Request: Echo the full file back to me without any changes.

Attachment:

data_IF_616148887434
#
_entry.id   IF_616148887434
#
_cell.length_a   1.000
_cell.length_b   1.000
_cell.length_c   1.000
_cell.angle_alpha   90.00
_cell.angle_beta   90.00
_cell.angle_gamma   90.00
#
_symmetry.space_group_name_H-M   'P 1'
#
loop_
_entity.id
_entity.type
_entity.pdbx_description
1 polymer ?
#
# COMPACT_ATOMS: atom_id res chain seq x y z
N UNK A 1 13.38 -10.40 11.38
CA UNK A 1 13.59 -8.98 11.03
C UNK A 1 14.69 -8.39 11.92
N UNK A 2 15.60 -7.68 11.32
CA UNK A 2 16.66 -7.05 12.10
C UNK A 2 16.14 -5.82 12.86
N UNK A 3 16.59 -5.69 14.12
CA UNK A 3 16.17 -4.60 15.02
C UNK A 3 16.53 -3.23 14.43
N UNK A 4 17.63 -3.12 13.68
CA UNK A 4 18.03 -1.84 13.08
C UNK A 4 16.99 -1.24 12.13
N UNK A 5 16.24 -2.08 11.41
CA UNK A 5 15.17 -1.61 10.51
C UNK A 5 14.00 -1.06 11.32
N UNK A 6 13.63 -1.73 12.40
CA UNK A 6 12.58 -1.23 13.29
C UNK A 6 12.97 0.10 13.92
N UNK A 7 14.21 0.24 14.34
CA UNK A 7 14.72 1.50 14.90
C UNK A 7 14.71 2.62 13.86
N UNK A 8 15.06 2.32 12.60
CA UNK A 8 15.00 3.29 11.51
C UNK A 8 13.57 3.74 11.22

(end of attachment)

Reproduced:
data_IF_616148887434
#
_entry.id   IF_616148887434
#
_cell.length_a   1.000
_cell.length_b   1.000
_cell.length_c   1.000
_cell.angle_alpha   90.00
_cell.angle_beta   90.00
_cell.angle_gamma   90.00
#
_symmetry.space_group_name_H-M   'P 1'
#
loop_
_entity.id
_entity.type
_entity.pdbx_description
1 polymer ?
#
# COMPACT_ATOMS: atom_id res chain seq x y z
N UNK A 1 13.38 -10.40 11.38
CA UNK A 1 13.59 -8.98 11.03
C UNK A 1 14.69 -8.39 11.92
N UNK A 2 15.60 -7.68 11.32
CA UNK A 2 16.66 -7.05 12.10
C UNK A 2 16.14 -5.82 12.86
N UNK A 3 16.59 -5.69 14.12
CA UNK A 3 16.17 -4.60 15.02
C UNK A 3 16.53 -3.23 14.43
N UNK A 4 17.63 -3.12 13.68
CA UNK A 4 18.03 -1.84 13.08
C UNK A 4 16.99 -1.24 12.13
N UNK A 5 16.24 -2.08 11.41
CA UNK A 5 15.17 -1.61 10.51
C UNK A 5 14.00 -1.06 11.32
N UNK A 6 13.63 -1.73 12.40
CA UNK A 6 12.58 -1.23 13.29
C UNK A 6 12.97 0.10 13.92
N UNK A 7 14.21 0.24 14.34
CA UNK A 7 14.72 1.50 14.90
C UNK A 7 14.71 2.62 13.86
N UNK A 8 15.06 2.32 12.60
CA UNK A 8 15.00 3.29 11.51
C UNK A 8 13.57 3.74 11.22